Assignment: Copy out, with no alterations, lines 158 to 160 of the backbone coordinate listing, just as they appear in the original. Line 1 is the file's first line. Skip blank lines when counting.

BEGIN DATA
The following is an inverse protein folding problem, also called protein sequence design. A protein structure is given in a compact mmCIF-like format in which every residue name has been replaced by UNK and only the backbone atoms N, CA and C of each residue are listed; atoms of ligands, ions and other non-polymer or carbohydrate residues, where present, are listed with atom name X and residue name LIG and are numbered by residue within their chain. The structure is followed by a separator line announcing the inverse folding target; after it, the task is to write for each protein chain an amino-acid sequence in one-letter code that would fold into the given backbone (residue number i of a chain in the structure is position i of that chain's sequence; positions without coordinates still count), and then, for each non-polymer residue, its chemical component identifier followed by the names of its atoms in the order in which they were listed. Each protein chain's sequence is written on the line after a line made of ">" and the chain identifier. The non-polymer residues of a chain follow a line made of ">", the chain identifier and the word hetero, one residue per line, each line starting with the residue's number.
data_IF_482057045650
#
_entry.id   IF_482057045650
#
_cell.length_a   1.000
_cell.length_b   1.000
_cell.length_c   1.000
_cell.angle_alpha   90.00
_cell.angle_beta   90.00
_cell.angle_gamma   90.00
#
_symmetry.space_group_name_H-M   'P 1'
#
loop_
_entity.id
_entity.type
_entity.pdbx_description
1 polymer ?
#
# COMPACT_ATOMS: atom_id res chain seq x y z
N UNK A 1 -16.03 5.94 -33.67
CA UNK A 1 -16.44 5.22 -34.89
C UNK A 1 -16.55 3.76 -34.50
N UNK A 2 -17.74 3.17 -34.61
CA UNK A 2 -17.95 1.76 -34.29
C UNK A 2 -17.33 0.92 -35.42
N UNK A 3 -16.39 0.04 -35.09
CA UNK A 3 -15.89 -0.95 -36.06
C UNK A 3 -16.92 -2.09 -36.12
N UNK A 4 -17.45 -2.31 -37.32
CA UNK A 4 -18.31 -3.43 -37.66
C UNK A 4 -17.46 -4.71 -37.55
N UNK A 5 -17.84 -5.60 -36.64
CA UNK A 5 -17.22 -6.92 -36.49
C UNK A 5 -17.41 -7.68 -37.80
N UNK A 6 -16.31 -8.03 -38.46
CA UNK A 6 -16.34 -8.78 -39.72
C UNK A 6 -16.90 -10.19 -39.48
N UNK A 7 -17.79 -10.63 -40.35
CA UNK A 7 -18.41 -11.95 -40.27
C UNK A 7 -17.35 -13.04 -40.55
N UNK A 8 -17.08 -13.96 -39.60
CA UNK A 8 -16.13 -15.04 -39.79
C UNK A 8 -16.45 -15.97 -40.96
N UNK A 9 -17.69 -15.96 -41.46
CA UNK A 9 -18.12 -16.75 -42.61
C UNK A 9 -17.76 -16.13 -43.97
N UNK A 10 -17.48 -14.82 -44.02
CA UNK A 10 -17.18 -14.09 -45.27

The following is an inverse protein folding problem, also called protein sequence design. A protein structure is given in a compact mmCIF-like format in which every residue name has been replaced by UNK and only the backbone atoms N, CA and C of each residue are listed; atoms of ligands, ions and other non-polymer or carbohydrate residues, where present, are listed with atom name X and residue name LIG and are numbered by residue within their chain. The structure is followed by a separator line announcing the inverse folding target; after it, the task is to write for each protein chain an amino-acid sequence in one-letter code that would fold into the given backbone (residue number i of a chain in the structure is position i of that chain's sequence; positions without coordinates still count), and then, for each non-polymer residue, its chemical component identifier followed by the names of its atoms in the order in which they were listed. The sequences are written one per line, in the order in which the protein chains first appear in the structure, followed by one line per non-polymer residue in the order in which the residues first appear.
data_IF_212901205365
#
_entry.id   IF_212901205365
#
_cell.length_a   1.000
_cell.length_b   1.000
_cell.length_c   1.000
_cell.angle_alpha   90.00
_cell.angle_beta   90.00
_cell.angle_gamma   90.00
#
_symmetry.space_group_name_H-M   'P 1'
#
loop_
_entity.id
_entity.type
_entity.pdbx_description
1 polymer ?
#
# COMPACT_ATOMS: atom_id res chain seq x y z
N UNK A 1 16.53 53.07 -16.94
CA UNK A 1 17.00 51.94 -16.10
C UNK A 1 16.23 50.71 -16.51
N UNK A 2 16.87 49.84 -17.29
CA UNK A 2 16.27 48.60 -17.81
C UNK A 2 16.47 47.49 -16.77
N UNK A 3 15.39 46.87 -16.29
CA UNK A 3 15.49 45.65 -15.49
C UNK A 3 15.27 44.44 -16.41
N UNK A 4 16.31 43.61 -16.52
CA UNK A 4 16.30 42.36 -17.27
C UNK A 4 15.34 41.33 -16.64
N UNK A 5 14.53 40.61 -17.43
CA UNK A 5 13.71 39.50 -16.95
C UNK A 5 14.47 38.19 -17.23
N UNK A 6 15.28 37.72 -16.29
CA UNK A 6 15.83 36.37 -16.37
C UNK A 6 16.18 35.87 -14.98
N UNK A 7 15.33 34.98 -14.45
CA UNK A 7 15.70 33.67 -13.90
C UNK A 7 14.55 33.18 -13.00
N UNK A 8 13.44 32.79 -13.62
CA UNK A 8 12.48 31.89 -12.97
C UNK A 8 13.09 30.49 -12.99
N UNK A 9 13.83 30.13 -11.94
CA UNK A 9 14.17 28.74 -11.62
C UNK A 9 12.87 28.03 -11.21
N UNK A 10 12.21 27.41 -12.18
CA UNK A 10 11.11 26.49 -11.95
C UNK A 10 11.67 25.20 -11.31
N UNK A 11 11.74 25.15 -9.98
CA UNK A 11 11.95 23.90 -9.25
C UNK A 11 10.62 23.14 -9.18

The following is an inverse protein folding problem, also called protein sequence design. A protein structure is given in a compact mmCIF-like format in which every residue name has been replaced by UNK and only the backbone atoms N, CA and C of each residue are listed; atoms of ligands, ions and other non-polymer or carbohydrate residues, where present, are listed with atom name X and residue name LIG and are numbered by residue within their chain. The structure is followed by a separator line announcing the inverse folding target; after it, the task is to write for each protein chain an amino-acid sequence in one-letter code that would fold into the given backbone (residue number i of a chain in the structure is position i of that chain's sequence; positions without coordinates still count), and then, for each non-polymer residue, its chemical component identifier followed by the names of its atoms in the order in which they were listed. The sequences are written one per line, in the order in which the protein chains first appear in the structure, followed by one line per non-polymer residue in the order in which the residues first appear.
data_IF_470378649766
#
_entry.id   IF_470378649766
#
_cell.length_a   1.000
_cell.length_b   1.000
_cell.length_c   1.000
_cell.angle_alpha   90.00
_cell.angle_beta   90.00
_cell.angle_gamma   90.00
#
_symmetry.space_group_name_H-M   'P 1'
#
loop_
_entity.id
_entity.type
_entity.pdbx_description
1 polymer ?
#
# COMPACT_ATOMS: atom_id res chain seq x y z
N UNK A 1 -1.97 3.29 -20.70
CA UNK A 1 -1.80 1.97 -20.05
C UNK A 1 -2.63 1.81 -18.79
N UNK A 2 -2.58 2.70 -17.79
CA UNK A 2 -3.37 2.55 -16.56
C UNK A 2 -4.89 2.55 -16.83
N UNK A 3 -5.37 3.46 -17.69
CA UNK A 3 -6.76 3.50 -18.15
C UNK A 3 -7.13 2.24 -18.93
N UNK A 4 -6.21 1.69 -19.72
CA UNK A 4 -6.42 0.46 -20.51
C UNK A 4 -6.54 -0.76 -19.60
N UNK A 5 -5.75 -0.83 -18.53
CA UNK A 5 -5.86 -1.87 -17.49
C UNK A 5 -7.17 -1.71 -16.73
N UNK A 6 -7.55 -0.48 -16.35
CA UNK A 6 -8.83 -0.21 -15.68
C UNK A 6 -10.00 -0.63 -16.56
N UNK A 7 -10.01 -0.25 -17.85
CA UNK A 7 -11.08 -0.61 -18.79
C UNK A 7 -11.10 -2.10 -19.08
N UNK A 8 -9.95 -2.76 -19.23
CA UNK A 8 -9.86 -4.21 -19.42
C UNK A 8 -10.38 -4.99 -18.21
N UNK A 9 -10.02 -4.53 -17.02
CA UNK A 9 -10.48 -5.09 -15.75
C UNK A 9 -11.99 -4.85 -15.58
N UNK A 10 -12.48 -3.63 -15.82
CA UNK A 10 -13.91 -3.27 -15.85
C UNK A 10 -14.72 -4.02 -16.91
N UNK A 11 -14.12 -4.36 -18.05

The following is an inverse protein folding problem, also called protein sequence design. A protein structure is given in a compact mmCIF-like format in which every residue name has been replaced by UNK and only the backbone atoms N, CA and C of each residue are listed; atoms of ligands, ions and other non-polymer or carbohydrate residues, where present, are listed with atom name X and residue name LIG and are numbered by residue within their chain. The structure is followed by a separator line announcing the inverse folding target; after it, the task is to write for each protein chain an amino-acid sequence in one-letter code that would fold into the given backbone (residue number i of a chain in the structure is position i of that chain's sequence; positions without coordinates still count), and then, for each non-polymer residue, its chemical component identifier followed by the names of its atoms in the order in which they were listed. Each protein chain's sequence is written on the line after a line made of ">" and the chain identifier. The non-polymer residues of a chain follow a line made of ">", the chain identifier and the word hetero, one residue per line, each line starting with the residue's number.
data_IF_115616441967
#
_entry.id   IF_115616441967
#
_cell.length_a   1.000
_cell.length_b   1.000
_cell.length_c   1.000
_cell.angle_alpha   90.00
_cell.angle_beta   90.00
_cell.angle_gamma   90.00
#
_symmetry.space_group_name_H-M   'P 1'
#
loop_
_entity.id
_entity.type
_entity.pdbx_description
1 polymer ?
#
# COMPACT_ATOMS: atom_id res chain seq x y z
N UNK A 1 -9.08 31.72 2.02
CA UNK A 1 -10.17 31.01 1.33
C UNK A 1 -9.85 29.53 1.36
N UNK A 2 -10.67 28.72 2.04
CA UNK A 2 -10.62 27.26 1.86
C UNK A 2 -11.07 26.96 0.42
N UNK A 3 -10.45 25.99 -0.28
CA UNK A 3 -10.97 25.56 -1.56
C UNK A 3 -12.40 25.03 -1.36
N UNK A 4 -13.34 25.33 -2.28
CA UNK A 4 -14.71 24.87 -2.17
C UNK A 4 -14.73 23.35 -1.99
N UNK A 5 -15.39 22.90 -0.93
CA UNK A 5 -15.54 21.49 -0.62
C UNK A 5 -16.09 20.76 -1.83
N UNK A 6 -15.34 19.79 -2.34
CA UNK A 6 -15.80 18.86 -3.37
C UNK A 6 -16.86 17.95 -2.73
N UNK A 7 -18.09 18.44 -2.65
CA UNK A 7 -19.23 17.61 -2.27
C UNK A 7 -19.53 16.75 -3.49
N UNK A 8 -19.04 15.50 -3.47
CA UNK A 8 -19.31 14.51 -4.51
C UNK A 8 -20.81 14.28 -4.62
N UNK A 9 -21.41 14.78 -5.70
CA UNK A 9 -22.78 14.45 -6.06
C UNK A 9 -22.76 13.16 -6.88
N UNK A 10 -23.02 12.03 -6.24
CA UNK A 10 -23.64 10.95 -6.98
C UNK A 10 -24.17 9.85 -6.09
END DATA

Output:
data_IF_115616441967
#
_entry.id   IF_115616441967